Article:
by Janet Rogers (A runner-up entry in the inaugural Travel Writing Competition)
He promised me a trip to see the Northern Lights. But it didn’t turn out quite as I expected.
I ventured outside as darkness fell and I did see great swathes of blue and green light swirling above. There were also rows of purple and pink and yellow lights and a giant flashing wand pointing heavenwards, like a rocket about to launch.
Blackpool may be the country’s great illuminator and master of illusion, but it has not yet managed to harness the natural phenomenon that is the aurora borealis.
I walked along the seafront and stared up at the weird and gaudy plastic blobs, flashing and shining in a lighting frenzy. A tram disguised as a boat floated by and then another disguised as a plane. A million bulbs and six miles of light have brushed over the town’s imperfections and brought colour and sparkle to its fading façade. A hundred fish and chip bars beckoned, taunting my nostrils with the aroma of fat.
Blackpool Illuminations, billed as the greatest free lightshow on earth, have been a major part of the town’s tourist trade since 1879 when they were described as “artificial sunshine.” Every year from the end of August to the beginning of November, the town is lit up and the visitors pour in.
The tourist information leaflet suggests ways of viewing the “glittering spectacle.”
“While most visitors drive through the lights¸ there are some more exciting and rewarding ways of viewing the dazzling displays. Hop aboard an open top tram for the clearest view of the lights, or perhaps a ride in a horse drawn carriage. You can of course walk through the Illuminations with a warm coat and a bag of chips, the best way to get involved with the interactive elements of this uniquely Blackpool attraction.”
In daylight I’d seen the litter swirling in the gutter, the peeling paint, the rusty metal seats and grey wires hanging like spaghetti above the seafront road. I’d ambled on the pier, past dodgems and a darts stall with a giant stuffed turtle flopping over the counter.
At the end of the pier I’d read the memorials to two young men. Red carnations and roses were attached to the railings. A life belt had been left loose from its casing, the rope uncoiled ready for use. Darkness had come and wiped away the blemishes but I sensed that the bright lights concealed more than peeling paint.
I had decided to stay in the centre of Blackpool to get the real Blackpool experience. My hotel was just a hundred yards from the seafront. “It’s a strange place, Blackpool”, the hotel owner told me; these words from a woman who had walked straight out of the pages of Dickens with her sunken eyes, grey skin and wiry hair. She rubbed her hands together and stood in humble anticipation of my next request.
“Is there anything else I can get for you, my dear,” she enquired, bowing her head.
I took the tram up the coast to the end of the line, to Fleetwood, the country’s first planned new town in the Victorian era. I visited the old Custom House, a grade II listed building which houses the local museum and learned about the town’s fishing industry.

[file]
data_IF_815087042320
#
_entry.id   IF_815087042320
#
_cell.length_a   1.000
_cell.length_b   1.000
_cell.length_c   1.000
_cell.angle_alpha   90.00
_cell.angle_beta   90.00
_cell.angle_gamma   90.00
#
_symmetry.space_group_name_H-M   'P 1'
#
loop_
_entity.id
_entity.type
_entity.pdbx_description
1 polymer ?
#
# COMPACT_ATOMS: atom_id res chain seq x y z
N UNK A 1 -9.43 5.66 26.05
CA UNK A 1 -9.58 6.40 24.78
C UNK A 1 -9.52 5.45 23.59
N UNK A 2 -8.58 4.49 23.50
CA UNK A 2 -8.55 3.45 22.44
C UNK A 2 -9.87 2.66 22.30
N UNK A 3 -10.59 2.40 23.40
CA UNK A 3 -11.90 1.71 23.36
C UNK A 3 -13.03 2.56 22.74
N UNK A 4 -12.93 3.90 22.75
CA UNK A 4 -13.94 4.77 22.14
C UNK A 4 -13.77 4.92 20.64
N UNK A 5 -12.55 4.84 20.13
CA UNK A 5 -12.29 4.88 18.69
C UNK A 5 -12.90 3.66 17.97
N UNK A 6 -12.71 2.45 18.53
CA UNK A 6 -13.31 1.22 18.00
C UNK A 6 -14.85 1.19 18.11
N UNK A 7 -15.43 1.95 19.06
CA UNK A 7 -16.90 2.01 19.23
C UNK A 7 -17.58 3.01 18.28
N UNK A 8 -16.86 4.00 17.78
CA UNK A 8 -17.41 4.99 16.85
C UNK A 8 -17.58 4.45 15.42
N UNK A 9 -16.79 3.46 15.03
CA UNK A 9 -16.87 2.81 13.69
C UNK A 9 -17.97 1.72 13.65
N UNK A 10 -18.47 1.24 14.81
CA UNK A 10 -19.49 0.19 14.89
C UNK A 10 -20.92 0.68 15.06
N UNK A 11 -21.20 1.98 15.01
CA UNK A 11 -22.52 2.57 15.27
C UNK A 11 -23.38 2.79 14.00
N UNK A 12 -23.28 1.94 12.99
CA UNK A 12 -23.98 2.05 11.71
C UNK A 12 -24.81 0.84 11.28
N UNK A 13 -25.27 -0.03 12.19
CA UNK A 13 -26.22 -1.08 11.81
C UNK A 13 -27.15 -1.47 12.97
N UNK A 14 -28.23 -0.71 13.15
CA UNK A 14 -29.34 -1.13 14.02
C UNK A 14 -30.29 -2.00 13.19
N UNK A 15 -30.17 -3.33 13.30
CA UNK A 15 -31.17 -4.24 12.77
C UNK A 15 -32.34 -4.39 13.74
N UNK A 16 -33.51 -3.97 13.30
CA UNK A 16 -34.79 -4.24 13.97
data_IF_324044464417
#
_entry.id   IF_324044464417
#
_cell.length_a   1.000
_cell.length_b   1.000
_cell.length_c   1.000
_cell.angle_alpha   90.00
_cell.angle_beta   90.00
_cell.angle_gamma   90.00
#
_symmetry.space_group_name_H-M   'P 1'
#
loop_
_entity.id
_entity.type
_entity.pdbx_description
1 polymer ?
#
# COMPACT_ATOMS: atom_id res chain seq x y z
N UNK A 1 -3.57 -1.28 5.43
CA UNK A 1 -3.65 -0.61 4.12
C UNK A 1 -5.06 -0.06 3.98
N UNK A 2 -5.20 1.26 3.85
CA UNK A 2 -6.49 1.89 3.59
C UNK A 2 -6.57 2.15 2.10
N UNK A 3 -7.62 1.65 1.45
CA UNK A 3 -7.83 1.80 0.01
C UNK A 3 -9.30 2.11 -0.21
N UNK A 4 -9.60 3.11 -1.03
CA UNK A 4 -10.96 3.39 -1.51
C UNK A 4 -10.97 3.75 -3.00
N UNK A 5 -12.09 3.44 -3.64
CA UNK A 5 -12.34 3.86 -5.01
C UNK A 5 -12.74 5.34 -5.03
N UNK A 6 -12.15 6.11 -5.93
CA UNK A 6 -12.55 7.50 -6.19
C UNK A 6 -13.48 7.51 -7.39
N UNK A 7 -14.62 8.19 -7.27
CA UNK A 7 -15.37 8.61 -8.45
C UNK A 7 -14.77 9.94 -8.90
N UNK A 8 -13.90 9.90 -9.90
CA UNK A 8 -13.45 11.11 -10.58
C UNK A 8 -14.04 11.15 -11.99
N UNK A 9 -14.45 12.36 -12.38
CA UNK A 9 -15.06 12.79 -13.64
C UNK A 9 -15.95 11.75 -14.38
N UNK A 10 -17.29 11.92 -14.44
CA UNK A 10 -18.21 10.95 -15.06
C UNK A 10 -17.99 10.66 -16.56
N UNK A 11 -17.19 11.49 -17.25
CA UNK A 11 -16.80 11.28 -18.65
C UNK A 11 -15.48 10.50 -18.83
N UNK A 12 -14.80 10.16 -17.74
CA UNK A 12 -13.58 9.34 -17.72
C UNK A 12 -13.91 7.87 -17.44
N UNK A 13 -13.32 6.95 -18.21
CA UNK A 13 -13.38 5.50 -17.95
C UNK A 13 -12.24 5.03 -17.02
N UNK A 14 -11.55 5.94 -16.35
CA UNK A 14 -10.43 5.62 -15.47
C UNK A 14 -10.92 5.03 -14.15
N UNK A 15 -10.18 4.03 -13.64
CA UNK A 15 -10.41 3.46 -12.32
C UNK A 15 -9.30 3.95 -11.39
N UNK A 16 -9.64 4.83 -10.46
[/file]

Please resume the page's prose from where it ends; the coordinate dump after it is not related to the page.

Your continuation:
Fleetwood’s deep-sea trawler fleet fished the North Atlantic from Newfoundland to Russia. Two galleries tell the story of the fishermen and the harsh conditions they endured to bring home their catches. Trawler nets, bobbins and fishing gear were all on display. One of the museum’s volunteers told me about his school holidays on a trawler at the age of eight, working alongside the men, often in appalling condition.
A life size statue in bronze of a mother and daughter and their dog, looking out across the bay stands on the seafront. This “Welcome Home” statue celebrates the heroic lives of Fleetwood’s fishermen and families. At low tide the sands are exposed for miles out into Morecambe Bay, and on a clear day the Lake District hills can be seen in the distance.
From there I took the ferry across the River Wyre and walked through the brine fields of Knott End, a circular six-mile walk across the coastal plain. Extensive deposits of rock salt were found below the surface in the 1890s and extracted by pumping fresh water down bore holes to dissolve it. Many of the well-heads can be seen in the fields today.
I returned by tram to Blackpool for a firework display and more bright lights and then took refuge in my darkened hotel room. The next morning I woke early. A cooked breakfast odour was wafting through my window.
I wanted to walk on a deserted beach, dip my toes in the sea and breathe in the fresh sea air.
The sun was rising behind the seafront hotels as I walked down the elegant sandstone steps which swirled in a graceful curve from one pier to the next. The tide was out and a seagull was peering at its reflection in a silver pool. At the water’s edge, the wind was catching the top of the breaking waves and blowing up pure white wisps of spray. The sun was lighting up the sand and turning it golden.
A group of children were running in and out of the waves, laughing. A horse box was unloading donkeys. There were still simple pleasures to be enjoyed among the dazzle.
I turned and looked back at the seafront. Its colours were muted, a mere silhouette lit up by the rising sun. This was Blackpool’s best illumination, I decided. I would have to travel a lot further north to get anything better.
(Photographs were taken by the author and supplied after the competition had been judged.)